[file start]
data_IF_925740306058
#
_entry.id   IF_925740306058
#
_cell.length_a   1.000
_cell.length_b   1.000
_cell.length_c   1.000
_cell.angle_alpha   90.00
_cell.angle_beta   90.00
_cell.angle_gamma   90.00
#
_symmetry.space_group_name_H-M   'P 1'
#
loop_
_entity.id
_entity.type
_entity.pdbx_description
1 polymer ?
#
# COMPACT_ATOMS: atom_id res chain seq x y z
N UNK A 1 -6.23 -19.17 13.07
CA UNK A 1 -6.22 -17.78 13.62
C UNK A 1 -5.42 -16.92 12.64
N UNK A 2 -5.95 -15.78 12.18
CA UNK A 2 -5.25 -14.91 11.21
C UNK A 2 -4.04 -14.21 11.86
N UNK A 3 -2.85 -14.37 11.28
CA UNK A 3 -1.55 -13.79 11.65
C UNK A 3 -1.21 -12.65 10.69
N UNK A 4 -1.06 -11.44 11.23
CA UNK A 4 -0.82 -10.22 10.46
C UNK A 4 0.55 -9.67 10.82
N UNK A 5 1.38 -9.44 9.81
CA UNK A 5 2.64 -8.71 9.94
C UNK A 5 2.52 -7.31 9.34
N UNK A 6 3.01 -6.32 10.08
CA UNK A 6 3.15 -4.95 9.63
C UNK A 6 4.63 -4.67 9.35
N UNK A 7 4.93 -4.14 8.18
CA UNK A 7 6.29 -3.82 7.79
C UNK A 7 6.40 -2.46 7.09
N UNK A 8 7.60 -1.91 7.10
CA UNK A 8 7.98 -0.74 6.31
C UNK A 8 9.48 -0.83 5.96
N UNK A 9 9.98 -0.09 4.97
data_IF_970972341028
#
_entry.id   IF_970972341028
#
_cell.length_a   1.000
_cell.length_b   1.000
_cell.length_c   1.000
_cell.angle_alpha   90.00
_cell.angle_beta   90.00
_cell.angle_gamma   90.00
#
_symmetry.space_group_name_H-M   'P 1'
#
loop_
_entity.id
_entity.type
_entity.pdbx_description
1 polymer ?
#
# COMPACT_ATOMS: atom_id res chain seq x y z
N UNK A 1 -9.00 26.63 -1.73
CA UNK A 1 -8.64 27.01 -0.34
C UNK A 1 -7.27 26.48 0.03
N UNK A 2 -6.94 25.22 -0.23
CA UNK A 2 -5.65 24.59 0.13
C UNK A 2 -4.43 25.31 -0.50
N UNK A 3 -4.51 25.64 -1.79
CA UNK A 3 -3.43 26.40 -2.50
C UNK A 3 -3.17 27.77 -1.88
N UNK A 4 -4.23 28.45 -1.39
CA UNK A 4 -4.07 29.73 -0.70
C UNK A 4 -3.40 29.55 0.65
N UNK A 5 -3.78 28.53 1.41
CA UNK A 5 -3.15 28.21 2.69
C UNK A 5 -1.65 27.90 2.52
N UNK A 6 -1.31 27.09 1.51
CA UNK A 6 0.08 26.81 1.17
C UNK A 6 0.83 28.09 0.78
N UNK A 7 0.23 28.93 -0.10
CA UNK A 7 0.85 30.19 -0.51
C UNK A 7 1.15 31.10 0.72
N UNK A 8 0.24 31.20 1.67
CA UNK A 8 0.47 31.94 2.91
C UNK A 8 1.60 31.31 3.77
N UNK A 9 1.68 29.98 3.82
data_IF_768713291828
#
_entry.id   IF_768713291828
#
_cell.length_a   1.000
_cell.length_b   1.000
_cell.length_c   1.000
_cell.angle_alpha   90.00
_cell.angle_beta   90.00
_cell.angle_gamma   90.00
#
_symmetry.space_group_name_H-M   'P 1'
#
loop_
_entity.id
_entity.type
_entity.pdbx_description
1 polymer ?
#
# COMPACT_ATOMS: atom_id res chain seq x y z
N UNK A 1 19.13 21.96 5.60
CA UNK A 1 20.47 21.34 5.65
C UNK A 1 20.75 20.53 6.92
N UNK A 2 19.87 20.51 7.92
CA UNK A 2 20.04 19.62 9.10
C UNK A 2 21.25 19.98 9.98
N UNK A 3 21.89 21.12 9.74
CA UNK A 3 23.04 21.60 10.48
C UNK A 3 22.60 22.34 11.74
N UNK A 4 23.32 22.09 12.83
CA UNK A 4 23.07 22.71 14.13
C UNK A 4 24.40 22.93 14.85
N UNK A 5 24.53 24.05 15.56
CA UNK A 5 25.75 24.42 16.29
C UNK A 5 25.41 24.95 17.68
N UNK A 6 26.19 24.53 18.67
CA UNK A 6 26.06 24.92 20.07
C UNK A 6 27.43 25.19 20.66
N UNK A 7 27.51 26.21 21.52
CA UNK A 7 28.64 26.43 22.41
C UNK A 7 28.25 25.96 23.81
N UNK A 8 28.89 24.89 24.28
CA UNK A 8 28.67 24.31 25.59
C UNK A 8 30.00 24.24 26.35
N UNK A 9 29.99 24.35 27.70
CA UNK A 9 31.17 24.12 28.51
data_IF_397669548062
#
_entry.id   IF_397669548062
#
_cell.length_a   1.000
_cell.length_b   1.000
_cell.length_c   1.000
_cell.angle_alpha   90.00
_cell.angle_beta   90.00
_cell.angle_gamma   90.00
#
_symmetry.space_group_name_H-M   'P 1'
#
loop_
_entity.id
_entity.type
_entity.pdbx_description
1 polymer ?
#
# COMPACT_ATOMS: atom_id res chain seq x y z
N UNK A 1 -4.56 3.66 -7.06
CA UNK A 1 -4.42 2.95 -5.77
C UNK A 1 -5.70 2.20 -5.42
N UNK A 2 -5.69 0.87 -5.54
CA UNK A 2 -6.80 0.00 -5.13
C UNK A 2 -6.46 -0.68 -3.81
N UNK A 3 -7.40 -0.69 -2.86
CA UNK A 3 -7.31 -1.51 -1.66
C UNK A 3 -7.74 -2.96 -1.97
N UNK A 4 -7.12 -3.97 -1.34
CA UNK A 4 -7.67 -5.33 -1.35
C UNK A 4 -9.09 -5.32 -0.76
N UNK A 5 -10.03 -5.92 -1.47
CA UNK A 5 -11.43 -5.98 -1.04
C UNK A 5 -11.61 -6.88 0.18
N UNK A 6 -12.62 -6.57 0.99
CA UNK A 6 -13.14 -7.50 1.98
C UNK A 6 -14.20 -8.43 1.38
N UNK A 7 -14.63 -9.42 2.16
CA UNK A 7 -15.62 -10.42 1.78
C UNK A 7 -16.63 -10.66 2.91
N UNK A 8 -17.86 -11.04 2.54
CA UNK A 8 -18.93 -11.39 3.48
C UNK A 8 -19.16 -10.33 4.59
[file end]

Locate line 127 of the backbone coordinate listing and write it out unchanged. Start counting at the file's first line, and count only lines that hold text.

CA UNK A 6 26.06 24.92 20.07